Grains can be the base of a meal any time of the day. Warm rice along with warm rice milk or soymilk, flavored with ground cinnamon and topped with raisins, makes a wonderful breakfast. Steamed rice tossed with salsa and chopped vegetables or mixed with tomato sauce and cooked beans makes a fast lunch or dinner.
First thing you’ve got to do is make a pot of fluffy rice. Here are some tips: Measure twice, cook once: Rice absorbs its cooking liquid while simmering, so get your proportions (rice to water) correct. If you use too much water, you’ll get rice soup (which is okay if you want to pretend you’re in a Dickens novel – please sir, may I have some more? – but not so hot if you’re looking forward to a nice, fluffy bowl of rice). If you use too little water, you’ll get a version of rice popcorn. How do you determine the correct proportions? Follow the directions! Or read on; we’ll give you some information. Be sure you’ve invested in measuring spoons, measuring cups, and a pot with a lid. Slow down: you need to give rice time to cook – if you rush it, it’ll pout and get all chewy and crunchy. So, read the directions (or the rest of this article) for correct cooking tips. Keep a lid on it: obsessively checking on rice will release the steam that makes it cook. Don’t touch until you’re fairly sure it’s done.
Consider the alternatives:
Converted or par-boiled rice is the most foolproof to make and the fastest to cook. When rice is converted, the nutrient-laden shell is removed with soaking and steaming. It’s then pulverized and added back to the rice, preserving the original nutrient content. Precooking re-moves some of the starch, allowing the grains to remain separate (and therefore fluff up more easily).
To cook 1 cup of converted rice (which will make about 2-1/2 cups cooked rice), bring 2-1/4 cups cold water to a boil in a medium pot. Add 1 cup converted rice, 2 teaspoons of vegan margarine (this helps with the fluffiness, but is not mandatory) and 1/2 teaspoon salt (ditto). Stir about three times and cover. Reduce the heat to a simmer and allow to cook, covered, for 20 minutes. Remove from heat and let stand (covered) until all the water is absorbed, about 3-5 minutes. If all the water has been absorbed, add about 2 Tablespoons of boiling water, stir, cover, and let stand. Fluff the rice and you’re ready to roll!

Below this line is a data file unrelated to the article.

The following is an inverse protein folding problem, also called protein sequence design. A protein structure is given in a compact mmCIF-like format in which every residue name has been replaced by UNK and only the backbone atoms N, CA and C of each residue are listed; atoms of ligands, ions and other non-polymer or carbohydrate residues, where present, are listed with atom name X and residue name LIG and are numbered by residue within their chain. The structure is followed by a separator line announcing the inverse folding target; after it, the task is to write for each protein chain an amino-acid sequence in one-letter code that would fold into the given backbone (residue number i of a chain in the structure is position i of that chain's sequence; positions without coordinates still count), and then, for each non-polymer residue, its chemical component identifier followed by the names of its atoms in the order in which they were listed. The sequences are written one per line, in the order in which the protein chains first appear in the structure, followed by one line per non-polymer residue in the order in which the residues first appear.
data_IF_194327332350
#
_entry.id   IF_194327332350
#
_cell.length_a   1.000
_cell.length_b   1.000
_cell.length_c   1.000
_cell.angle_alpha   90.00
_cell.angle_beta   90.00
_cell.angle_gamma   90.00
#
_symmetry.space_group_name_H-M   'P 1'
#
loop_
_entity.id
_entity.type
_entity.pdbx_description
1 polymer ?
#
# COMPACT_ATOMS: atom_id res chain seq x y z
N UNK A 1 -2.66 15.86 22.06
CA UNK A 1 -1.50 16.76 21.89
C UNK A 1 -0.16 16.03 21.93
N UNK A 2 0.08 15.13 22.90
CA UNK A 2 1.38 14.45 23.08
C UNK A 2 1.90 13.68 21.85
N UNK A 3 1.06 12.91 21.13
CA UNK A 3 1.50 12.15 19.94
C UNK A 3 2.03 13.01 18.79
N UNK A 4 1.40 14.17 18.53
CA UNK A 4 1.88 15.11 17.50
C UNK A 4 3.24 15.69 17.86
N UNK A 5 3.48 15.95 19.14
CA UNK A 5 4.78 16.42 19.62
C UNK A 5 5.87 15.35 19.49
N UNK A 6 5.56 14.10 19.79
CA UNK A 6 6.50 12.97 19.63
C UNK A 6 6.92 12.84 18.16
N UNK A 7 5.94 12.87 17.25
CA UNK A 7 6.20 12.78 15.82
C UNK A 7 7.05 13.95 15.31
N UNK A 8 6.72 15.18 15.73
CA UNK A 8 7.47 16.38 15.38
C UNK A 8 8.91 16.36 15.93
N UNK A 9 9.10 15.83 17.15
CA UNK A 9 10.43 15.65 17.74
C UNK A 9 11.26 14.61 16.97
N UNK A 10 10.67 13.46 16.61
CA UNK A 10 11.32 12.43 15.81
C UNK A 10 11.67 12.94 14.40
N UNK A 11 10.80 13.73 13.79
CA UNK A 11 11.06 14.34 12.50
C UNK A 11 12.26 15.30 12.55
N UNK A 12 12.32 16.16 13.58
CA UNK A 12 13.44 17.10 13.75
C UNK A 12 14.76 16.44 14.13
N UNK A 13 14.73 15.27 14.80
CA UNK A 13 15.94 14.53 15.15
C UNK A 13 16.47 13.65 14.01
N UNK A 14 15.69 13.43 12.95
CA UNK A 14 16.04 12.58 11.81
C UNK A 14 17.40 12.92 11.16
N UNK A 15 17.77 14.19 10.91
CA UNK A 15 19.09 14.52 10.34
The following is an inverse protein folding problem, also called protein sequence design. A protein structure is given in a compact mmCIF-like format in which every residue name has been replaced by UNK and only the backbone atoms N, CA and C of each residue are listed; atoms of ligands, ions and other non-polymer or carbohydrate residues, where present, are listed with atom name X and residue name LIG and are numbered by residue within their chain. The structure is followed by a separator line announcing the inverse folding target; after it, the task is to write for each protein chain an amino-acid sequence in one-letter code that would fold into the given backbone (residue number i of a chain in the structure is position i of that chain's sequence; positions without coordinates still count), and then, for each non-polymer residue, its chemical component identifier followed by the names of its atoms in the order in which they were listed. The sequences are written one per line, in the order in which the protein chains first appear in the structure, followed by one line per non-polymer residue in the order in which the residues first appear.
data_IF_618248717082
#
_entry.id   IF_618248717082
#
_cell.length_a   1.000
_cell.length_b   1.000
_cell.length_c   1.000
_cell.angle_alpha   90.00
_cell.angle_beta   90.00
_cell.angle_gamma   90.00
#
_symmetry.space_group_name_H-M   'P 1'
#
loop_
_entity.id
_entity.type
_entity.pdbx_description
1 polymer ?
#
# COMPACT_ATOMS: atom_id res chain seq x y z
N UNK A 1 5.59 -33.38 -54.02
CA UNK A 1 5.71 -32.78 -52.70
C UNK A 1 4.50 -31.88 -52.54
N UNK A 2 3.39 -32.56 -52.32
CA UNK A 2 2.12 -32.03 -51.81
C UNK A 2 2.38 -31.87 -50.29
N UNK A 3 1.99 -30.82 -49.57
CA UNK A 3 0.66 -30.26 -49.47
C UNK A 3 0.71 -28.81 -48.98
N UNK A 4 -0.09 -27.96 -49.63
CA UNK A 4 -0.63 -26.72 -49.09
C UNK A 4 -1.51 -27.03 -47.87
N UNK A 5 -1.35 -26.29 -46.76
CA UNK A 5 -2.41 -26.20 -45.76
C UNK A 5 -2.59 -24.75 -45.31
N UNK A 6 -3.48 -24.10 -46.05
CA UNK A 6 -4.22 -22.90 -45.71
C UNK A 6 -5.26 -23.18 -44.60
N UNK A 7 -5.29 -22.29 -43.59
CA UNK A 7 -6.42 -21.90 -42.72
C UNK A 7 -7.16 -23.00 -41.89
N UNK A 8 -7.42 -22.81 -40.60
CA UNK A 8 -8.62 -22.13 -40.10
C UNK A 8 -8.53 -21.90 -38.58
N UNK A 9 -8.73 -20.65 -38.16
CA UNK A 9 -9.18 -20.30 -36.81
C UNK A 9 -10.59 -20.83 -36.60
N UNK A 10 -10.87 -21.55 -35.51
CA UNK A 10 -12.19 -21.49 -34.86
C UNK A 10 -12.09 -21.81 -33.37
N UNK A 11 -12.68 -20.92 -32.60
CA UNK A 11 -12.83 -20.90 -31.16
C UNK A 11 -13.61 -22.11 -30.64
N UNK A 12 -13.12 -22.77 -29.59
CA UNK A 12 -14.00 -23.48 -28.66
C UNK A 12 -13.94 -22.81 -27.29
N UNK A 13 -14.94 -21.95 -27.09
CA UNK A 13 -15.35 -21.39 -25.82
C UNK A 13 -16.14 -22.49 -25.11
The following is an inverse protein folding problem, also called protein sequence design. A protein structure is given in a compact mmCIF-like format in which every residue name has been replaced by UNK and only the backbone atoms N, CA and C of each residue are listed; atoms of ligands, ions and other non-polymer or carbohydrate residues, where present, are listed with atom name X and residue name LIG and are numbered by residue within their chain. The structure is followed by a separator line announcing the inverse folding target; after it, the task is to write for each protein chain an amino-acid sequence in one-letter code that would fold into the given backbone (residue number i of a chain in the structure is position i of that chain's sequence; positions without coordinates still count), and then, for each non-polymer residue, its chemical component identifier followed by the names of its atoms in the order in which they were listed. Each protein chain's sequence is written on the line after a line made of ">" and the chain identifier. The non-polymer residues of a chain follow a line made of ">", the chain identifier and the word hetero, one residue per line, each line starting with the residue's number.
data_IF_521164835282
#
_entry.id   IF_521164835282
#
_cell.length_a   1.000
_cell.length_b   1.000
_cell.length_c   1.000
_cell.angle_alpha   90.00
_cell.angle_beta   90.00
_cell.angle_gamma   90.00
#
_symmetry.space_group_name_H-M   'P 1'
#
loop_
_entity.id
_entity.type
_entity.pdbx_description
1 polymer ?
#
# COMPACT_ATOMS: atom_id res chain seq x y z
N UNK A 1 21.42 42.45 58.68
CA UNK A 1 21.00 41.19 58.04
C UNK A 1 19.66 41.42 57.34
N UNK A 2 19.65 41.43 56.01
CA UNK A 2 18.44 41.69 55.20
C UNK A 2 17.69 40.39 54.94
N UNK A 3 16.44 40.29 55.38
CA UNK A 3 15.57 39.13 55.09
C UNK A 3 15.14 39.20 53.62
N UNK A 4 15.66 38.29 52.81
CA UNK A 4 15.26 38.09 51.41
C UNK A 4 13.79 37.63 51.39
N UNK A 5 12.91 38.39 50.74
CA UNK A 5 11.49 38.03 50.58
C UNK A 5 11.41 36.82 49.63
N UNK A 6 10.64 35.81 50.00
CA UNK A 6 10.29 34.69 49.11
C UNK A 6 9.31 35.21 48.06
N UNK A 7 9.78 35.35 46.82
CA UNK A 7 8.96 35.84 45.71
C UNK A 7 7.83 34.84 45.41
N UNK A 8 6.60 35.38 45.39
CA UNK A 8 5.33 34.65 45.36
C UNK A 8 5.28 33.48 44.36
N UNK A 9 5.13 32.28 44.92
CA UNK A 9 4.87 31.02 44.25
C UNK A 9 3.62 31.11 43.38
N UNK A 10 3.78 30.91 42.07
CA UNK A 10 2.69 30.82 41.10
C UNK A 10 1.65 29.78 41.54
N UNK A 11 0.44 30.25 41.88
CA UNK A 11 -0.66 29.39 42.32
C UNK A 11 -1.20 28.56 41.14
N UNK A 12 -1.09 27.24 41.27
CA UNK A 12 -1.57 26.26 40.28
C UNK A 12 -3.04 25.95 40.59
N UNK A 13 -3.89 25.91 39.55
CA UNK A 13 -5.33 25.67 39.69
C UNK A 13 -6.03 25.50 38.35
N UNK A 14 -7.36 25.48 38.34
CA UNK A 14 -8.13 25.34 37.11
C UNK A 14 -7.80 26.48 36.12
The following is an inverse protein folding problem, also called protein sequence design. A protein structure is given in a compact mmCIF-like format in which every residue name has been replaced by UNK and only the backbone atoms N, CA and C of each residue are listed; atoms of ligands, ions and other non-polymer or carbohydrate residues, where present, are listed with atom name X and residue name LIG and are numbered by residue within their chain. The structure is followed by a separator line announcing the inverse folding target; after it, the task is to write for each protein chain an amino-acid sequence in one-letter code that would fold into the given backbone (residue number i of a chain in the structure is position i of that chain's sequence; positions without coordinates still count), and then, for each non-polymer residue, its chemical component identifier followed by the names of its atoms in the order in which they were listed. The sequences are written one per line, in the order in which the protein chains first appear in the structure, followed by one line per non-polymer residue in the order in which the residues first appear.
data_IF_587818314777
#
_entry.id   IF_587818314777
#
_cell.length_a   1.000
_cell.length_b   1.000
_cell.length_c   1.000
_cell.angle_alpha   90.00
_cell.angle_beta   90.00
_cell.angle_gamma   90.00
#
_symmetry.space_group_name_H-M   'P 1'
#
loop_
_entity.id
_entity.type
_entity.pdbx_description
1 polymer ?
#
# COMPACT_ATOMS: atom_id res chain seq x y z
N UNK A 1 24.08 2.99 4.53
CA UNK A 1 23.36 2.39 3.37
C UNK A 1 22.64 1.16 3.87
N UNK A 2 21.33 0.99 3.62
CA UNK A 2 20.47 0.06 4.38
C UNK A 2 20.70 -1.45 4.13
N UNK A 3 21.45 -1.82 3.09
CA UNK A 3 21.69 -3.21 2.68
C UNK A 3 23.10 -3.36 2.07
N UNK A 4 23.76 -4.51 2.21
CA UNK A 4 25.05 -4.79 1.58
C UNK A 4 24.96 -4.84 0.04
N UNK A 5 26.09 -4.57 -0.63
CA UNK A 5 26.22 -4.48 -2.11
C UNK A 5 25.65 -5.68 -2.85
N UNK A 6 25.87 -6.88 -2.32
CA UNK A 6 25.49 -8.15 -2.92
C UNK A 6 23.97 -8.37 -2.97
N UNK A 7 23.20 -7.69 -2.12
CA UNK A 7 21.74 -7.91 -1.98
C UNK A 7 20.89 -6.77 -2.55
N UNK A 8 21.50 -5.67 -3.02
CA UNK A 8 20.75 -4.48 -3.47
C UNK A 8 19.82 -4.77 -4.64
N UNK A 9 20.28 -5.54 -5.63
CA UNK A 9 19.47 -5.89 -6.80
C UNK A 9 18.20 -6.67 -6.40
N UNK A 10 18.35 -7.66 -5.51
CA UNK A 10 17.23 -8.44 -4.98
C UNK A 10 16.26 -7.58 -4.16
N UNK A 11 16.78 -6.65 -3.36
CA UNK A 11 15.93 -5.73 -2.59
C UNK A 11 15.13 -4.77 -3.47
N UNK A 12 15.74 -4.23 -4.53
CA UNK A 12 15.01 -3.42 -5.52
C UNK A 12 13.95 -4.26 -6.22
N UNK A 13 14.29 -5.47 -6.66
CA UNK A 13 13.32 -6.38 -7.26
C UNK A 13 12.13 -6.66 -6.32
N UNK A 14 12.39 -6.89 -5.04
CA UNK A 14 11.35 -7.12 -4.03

Long- and short-grain rice, such as basmati and arborio rice are cooked just like converted rice. Some checkpoints: are you measuring the rice and the liquid, timing the cooking, keeping the lid on, letting the rice rest at the end of cooking, fluffing with a fork to poof it up? All right!
Brown rice, or rice that has not been polished, has more nutrient value than white rice. Don’t plan on storing the rice for more than six months; after that it can begin to get stale, making it hard to get tender. You can cook brown rice the same as white rice, just increase the recipe listed above by 1/2 cup liquid. As brown rice can be a little bit harder to get tender, let us suggest the pilaf method. This adds flavor and fluff to brown rice.
Heat 1 Tablespoon olive oil in a medium pot (if you like, you can add 1/2 cup chopped onions for flavor and cook them until soft, before adding rice). Add 1 cup rice to oil, and toast, stirring and cooking quickly until all the grains are coated, for 1 minute. Add 2-1/2 cups water or vegetable stock. Bring to a fast boil and cook, uncovered, for 1 minute. Lower the heat, cover, and simmer for about 40-45 minutes or until liquid is absorbed. The rice will be cooked but still firm (uncover it briefly and check it). Cover the pot and allow to rest for 5 minutes. Fluff and eat!
Be sure to check brown rice after about 30 minutes; if all the water has been absorbed, but the rice is still tough, add about 1/4 cup boiling water, recover the pot, return to heat, and check again in 5 minutes.
Written by Nancy Berkoff, RD, EdD, CCE for The Vegetarian Resource Group.